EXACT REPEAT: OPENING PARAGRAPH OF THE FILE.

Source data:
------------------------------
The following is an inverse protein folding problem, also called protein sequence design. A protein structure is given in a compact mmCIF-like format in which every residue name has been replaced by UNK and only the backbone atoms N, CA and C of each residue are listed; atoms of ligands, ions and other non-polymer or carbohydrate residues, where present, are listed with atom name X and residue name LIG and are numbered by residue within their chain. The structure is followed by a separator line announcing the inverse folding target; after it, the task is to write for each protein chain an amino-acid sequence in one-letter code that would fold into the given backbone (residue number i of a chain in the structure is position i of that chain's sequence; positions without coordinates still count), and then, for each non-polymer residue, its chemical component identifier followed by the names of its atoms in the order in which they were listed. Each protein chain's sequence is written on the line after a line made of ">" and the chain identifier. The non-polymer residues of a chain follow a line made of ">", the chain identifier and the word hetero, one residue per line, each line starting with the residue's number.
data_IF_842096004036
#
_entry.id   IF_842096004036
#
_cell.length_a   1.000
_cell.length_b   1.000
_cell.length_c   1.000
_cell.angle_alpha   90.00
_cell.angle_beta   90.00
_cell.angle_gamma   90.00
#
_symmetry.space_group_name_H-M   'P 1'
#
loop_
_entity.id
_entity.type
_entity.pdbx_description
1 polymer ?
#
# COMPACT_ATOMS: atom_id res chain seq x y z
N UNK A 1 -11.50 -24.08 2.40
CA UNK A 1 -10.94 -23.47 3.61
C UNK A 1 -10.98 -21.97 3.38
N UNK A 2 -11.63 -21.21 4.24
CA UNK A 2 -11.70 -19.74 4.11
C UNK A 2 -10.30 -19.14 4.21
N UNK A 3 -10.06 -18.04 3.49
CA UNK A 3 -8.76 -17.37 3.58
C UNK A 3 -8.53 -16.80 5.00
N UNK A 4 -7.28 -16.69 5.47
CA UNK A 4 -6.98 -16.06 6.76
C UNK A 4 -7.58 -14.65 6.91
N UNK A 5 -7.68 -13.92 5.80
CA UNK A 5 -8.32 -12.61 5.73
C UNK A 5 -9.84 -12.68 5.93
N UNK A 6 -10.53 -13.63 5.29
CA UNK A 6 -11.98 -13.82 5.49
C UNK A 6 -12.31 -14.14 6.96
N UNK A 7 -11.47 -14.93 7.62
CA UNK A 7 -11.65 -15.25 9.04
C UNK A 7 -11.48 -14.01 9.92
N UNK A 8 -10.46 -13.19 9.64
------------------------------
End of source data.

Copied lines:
The following is an inverse protein folding problem, also called protein sequence design. A protein structure is given in a compact mmCIF-like format in which every residue name has been replaced by UNK and only the backbone atoms N, CA and C of each residue are listed; atoms of ligands, ions and other non-polymer or carbohydrate residues, where present, are listed with atom name X and residue name LIG and are numbered by residue within their chain. The structure is followed by a separator line announcing the inverse folding target; after it, the task is to write for each protein chain an amino-acid sequence in one-letter code that would fold into the given backbone (residue number i of a chain in the structure is position i of that chain's sequence; positions without coordinates still count), and then, for each non-polymer residue, its chemical component identifier followed by the names of its atoms in the order in which they were listed. Each protein chain's sequence is written on the line after a line made of ">" and the chain identifier. The non-polymer residues of a chain follow a line made of ">", the chain identifier and the word hetero, one residue per line, each line starting with the residue's number.